NITURE, REAL ESTATE, &e.
Office for the present, at No. 238 KING-STREET.
August 30 irno
"JAMES M. STOCKER & SON,
Commission & Forwarding Merchants,
ORANGEBVRG, S. C.
PROMPT ATTENTION GIVEN TO THE PURCHASE
OF COTTON and other Produce, alao to forwarding of
Cotton and Merchandise generally,
JAMES M. STOCKER.8AM'L. H. STOCK?.
August 20 5
C. E. CHICHESTER,
REAL ESTATE BROKER,
No. 18 BROAD-STREET,
CHARLESTON, S. C.
AGENT FOR THE PURCHASE AND SALE OF
REAL ESTATE in any of the Southern States.
ALSO AGENT FOR THE SALE. RENTING, RE
PAIRING, 4c., OF CITY-PROPERTY. August 22
"WILLIS & CHISOLM,
FACTORS, COMMISSION MERCHANTS,
AND
SHIPPING AGENTS,
OFFICE, MILLS HOUSE,
CHARLESTON, S. C.
E. WILLIS!.A.B. OHI80LM.
WILL ATTEND TO THE PURCHA8E, SALE AN!?
SHIPMENT (to> Foreign and Domestic Forte) of
COTTON. RICE, LUMBER, NAVAL 8TORE8; to tho
Collection of Drafts, Purchase and Sale of all Securities.
Consignments of vessels solicited.
REFERS TO:
Messrs. JOHN FRASER k CO., Charleston, 8. O.
Messrs. GEO. W. WttLIAMS it CO., Charleston, 8. 0.
Messrs. PENDERGAST, BR08. k CO., New York.
GEO. SCHLEY, Esq., Augusta, Ga.
T. S. METCALF, Esq., Augusta, Ga.
Messrs. CLARK, DODGE t CO., New York.
Mesara. MURRAY k NEPHEW. New York.
Messrs. E. W. CLARK k CO., Philadelphia, Pcnn.
Mesare. PENDERGA8T, FENWICK k CO., Baltimore,
Md.
Messrs. 8AM'L HARRIS & SON8, Baltimore, Md.
?g- The Columbia Phanix will publish every other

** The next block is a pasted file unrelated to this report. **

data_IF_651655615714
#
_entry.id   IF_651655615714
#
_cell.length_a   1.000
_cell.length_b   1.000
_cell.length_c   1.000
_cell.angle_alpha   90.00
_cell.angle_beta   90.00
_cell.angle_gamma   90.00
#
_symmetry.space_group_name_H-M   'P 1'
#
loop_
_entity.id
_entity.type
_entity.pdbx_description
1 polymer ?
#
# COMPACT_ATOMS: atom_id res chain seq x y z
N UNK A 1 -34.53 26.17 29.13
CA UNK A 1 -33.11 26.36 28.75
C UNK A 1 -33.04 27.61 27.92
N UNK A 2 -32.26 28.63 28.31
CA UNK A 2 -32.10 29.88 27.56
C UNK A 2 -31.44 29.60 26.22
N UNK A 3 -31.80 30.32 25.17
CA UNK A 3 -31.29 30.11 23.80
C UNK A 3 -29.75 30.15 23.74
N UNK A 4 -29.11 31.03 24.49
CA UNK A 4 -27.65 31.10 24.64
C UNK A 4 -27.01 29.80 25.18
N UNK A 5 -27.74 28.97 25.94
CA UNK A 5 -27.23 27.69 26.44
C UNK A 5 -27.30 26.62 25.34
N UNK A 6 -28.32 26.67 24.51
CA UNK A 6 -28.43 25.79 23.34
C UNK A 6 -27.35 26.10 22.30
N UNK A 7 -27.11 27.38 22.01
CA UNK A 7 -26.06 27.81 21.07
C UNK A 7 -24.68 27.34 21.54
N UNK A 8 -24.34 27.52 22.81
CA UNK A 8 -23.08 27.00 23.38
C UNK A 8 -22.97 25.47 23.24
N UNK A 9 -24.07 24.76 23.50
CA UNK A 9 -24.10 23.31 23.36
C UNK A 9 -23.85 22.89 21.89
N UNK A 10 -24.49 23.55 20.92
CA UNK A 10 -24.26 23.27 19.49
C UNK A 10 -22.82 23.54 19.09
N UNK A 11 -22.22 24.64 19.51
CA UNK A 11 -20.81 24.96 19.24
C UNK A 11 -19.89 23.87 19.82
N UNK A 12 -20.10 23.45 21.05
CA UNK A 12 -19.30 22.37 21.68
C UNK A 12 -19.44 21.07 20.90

day for ono month, and other South Carolina papers
weekly for the aamo period of time, and send hUls to thiu
ffice. August 14
HOWE, DOUCIN & CO.,
Coramission. ^?VEercliants
Ship Chandlers and Grocers,
No. 161 EA8T BAY, CHARLESTON, 8. O.
0. HOWB, JB.P. M. DOUCm.E. C. BOWK.
c. & ?Th?we,
CoixiiniesioTi Merchante,
No. 71 BROADWAY, NEW YORK.
o. bowe, rn.k. c. now.
Consignments solicited. Prompt attention given to
aales of Merchandise. Produce purchased on Commie
aton, and liberal advances made.
Refer by permission to Hessrs. Ezamr Swift k Co.,
No. 115 Broadway; Jno. M. Smith's Son k Co., No. 122
Broad-st ; Kemp. Day k Co., No. 116 Wall-st. ; Thomas
k Bkniiam. No. lOaBroad-Bt.N. Y. flmo? August 24
TO THE
BOOKSELLERS STATIONERS,
MD
FANCY GOOBS DEALERS
or THE
SOUTH.
JAMES O'KANE,
Bookseller, Stationer and Manufacturer
POCKET DIARIES,?????? ALBUM* and _
. CARTE DE VISITE,
Begs respectfully to -1 *" he to stW located at hi?
aid stand,
No. 12f Hassan-street, New York,,
?v.?? ne continues to supply the Jobbing and Retail
$?ae y,Hh all articles in tho BOOK AND STATIONERY
r TN?. en the most liberal (?ma.
Books, Stationery, Note, Letter, Cap, Legal Cap, BUL
aid Bath Papers, Photograph Albums, Carte de visite
'or Albums, Blank Books, Inks, Mucilage, Envelope?,
kc. ko., kc, in great varioly and oheap.
AVrberlor line of POCKET DIARIES FOR 1???.
Catalogues sent on application. --' '; i
Orders promptly filled. Address
JAMES O'KANE,
tSTO. 136 Nassau-street,
NEW YORK. . .
August 1?